14. Nestle zucchini halves, cut side up, inside eggplant halves. Brush inside of each zucchini half with maple syrup butter and season with 1/8 tsp. salt. Using a spoon, fill zucchini halves with 1/4 cup vegetable mixture, spreading it flat. Sprinkle with 1/4 cup pecans (reserve remaining pecans), then lay scallions down the middle.
  15. Cut 3 (18") lengths of kitchen twine. Slip twine under one squash half, then top with second squash half, so that cut sides face each other, and press down to seal. Tightly tie twine around squash to secure. Brush top with maple syrup butter (reserve remaining butter) and season with 1/2 tsp. salt. Wrap squash in aluminum foil and place in the center of the baking sheet. Using 2 loaf pans or small metal bowls turned upside down, keep squash secure on baking sheet.
  16. Bake until squash is tender to the touch, 1 hour 45 minutes–2 hours. Remove foil and let rest 20 minutes.
  17. Meanwhile, pluck out thyme from remaining maple syrup butter, heat over medium-low until warm, then stir in mint, lemon juice, 1 tsp. salt, and remaining 3 Tbsp. parsley.
  18. Place vegducken on a cutting board and cut into 1" slices with a serrated knife, transferring to serving plates as you go. Spoon herb butter over slices, garnish with remaining pecans, and serve.

Monday, December 7, 2015

Teacher of the Month: Steven Arcos

Let's be honest: we all want to know Steven a little better! He is fun, kind, interested and interesting. Here are a few insights into Steve and his approach to life and yoga.

Namaste Highland Park: Where could we find you as a child?
 Steve: As a child I was wild. Find me running in the neighborhood, shoeless, tireless, and getting into trouble!

NHP: Do you remember your first yoga class?
Steve: My first yoga class was memorable but it was a class I took a few years later that was life changing. When I finally FELT my breath, body, and mind come together to shape the pose I was taking I knew I had found what I was put on this earth to do.

NHP: Is there a teacher who inspired you to take your practice further and/or teach?
Steve: One of the teachers that really inspired me to teach and continues to inspire me is Veronica DeSoyza. Her knowledge, commitment, and dedication never cease to amaze me!

NHP: What do you hope people take away from your class?
Steve: I hope people understand my passion. I am teaching with earnest. I want every student to learn something new and to leave knowing that I truly want to see them grow. It's very important to me that students know I am dedicated to helping them on their journey of self discovery.

NHP: What has been the most transformative part of your practice?
Steve: (This is a hard question) physically: back bending and heart opening have transformed my body and movement the most. Mentally: I have learned to manage anxiety, depression, ADD, and addiction issues through a regular practice. This more than anything has changed my life. Spirtualy: yoga has become my "church." It's how I connect to a power greater than myself which I see as prana, community or sangha, and the asanas.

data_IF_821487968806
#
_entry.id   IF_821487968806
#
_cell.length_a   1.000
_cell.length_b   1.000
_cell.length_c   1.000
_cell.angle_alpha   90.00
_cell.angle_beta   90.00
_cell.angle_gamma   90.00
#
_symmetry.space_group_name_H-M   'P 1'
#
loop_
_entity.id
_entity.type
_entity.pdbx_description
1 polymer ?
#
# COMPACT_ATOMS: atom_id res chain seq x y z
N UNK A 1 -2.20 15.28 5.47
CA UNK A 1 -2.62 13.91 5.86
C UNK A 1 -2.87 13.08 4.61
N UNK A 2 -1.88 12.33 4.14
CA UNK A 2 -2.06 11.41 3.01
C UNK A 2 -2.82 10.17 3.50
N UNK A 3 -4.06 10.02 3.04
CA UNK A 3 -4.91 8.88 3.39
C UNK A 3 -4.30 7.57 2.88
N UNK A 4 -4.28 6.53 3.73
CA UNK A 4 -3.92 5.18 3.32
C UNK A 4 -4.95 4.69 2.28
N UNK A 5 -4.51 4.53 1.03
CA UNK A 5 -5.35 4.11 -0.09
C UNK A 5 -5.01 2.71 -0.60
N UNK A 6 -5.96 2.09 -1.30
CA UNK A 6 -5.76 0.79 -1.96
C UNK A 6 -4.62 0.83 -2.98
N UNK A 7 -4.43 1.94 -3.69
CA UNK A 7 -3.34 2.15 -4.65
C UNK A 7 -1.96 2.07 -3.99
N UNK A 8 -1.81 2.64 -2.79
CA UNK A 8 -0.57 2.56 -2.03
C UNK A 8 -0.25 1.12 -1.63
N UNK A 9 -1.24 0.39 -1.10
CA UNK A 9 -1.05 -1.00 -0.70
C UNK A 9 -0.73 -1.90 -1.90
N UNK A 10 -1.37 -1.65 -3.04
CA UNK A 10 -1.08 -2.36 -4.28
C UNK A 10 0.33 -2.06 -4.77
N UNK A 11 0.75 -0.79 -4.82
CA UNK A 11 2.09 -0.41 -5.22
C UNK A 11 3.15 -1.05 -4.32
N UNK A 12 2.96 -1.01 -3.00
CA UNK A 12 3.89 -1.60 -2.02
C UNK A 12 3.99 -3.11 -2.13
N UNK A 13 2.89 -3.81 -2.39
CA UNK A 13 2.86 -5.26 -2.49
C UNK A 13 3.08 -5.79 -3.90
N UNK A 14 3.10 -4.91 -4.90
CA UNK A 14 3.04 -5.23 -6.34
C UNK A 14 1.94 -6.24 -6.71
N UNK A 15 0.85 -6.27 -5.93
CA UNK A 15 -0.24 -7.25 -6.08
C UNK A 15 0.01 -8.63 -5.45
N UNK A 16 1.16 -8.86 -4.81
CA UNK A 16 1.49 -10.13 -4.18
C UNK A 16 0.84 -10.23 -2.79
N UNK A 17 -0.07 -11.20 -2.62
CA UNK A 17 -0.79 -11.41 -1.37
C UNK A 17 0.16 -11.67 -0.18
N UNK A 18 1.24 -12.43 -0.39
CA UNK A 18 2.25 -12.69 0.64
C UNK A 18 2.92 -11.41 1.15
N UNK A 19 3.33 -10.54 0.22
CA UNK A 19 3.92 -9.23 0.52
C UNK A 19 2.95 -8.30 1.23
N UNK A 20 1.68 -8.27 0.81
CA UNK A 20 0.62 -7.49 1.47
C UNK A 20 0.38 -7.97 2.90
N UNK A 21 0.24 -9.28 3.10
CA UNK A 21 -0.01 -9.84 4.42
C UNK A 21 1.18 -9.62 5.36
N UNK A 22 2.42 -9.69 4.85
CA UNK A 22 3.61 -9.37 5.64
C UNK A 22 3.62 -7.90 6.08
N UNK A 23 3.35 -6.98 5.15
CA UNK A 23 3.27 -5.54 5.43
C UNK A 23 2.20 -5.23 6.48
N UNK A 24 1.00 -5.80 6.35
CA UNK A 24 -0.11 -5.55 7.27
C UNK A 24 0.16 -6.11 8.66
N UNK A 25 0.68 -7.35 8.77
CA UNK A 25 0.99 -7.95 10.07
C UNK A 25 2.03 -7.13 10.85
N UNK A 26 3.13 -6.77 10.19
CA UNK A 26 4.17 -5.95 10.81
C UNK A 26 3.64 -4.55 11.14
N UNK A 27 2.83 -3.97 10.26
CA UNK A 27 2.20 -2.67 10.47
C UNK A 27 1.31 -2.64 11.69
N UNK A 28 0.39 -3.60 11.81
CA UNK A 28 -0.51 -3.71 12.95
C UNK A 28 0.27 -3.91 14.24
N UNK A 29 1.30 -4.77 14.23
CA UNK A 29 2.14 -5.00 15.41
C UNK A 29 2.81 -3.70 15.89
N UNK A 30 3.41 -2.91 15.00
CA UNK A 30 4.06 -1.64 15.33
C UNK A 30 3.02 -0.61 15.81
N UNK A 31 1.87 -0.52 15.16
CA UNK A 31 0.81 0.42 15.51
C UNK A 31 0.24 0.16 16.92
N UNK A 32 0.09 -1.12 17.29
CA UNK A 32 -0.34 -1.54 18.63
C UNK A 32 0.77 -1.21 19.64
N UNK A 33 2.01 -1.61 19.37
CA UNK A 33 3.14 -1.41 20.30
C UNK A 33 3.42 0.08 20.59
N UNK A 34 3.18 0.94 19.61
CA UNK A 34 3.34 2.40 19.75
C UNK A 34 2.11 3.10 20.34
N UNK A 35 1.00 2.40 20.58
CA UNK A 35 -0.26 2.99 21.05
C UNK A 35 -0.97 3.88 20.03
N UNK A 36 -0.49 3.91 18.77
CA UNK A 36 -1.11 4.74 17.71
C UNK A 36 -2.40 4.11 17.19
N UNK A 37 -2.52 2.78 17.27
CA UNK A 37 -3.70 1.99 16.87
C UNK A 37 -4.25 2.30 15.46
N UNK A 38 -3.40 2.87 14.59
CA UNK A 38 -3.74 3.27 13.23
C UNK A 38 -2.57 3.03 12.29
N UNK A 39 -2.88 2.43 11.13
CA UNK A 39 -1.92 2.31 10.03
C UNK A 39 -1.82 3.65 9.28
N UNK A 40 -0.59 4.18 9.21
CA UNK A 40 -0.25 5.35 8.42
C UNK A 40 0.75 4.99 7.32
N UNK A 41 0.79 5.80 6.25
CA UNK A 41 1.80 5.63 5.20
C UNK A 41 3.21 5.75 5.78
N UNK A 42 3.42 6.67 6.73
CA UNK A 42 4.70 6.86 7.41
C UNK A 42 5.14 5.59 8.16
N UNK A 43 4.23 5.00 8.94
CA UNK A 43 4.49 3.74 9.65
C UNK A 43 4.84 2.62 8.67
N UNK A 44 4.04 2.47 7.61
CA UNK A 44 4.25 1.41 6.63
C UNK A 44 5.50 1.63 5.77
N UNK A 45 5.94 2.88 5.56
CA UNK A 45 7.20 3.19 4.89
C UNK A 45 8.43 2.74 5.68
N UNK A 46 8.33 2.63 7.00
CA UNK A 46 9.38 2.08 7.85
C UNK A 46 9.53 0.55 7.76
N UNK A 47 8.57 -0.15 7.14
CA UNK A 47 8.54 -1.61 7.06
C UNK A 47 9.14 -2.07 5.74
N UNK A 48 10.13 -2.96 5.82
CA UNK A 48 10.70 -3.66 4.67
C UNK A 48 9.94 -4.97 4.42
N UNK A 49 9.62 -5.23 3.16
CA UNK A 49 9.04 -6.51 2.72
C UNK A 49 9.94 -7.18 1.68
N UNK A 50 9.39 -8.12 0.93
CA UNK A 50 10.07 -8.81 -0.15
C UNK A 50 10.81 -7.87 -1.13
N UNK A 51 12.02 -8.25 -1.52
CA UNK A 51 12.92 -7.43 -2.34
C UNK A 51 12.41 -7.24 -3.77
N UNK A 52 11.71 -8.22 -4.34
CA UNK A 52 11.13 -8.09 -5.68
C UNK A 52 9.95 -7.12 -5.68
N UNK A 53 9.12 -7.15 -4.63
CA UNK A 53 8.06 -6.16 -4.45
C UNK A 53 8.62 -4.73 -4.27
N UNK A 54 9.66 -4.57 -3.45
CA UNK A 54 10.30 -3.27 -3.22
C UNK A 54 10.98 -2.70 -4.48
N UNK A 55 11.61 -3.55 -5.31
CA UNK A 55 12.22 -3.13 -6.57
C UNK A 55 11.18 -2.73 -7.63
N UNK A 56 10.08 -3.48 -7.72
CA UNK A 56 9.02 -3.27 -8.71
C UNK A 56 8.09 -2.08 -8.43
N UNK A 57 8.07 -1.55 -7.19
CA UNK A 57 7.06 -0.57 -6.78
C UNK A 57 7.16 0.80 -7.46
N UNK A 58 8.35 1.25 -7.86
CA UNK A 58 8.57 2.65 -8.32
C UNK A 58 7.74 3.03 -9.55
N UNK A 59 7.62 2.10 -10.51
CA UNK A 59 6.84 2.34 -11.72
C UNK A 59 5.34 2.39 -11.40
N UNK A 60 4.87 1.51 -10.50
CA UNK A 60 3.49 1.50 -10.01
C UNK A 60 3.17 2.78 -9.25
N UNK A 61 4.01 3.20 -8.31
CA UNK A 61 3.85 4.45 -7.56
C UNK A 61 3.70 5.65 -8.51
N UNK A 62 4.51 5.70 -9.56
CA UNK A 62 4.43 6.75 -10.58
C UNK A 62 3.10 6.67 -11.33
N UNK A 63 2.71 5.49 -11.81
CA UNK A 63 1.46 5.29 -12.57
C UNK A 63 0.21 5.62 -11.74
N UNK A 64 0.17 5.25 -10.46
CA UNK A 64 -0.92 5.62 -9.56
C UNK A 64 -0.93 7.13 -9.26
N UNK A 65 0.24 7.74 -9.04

NHP: What books do you always recommend?
Steve: I am a really big reader! I love East of Eden by John Steinbeck; it's a beautiful story of life, love, and everything in between. My favorite genre however is fantasy and sci-fi. I love trilogies and series. Check out Foundation by Isaac Asimov which reminds me of Star Wars, A Song of Ice and Fire by George R R Martin aka Game of Thrones, and the Ex-Heroes novels by Peter Clines where super heroes become zombies!

NHP: What does your personal practice entail?
Steve: My personal practice at home is equal parts yoga and strength training. I use high density foam rollers and pilates to maintain healthy muscle connections. I couple yoga poses with weights or incorporate flows between sets to keep my workout dynamic. In group classes I like to be creative. I enjoy finding places to play and experiment while being taken on a journey. Overall my practice tends to be physically demanding so that I am able to get out of my head and let go of any self imposed negativity.

NHP: What is something we'd be surprised to learn about you?
Steve: I am a HUGE Marvel Comics fan! I love the X-men and spend at least an hour a day reading comic books. Catch Steve on the mat in his Intro to Advanced classes Monday & Wednesday OR his NEW Hatha Yoga classes Tuesday & Thursday mornings. He is offering two workshops in the coming months: Arm Balances & Inversions on January 3 Hips & Gifts on December 20 Namaste, Steve!

Friday, December 4, 2015

Shoshana's Maple Glazed Sweet Potatoes

In our series of recipes to warm you this winter, here is one from Shoshi: Maple Glazes Sweet Potatoes. Shoshana slightly altered this recipe from

  • 2 1/2 sweet potatoes
  • 3 tablespoons coconut oil (you can use butter, but using coconut oil will make this vegan-friendly!)
  • 1/4 cup maple syrup 
  • 2 tablespoons brown sugar 
  • 2 tablespoons flaked coconut (optional) 
  • 1/3 cup chopped pecans
  1. Place sweet potatoes in a large saucepan with water to cover them. Bring the water to a boil, reduce heat, cover and let simmer 25 to 30 minutes until tender.
  2. Preheat oven to 350 degrees F. Grease a baking pan.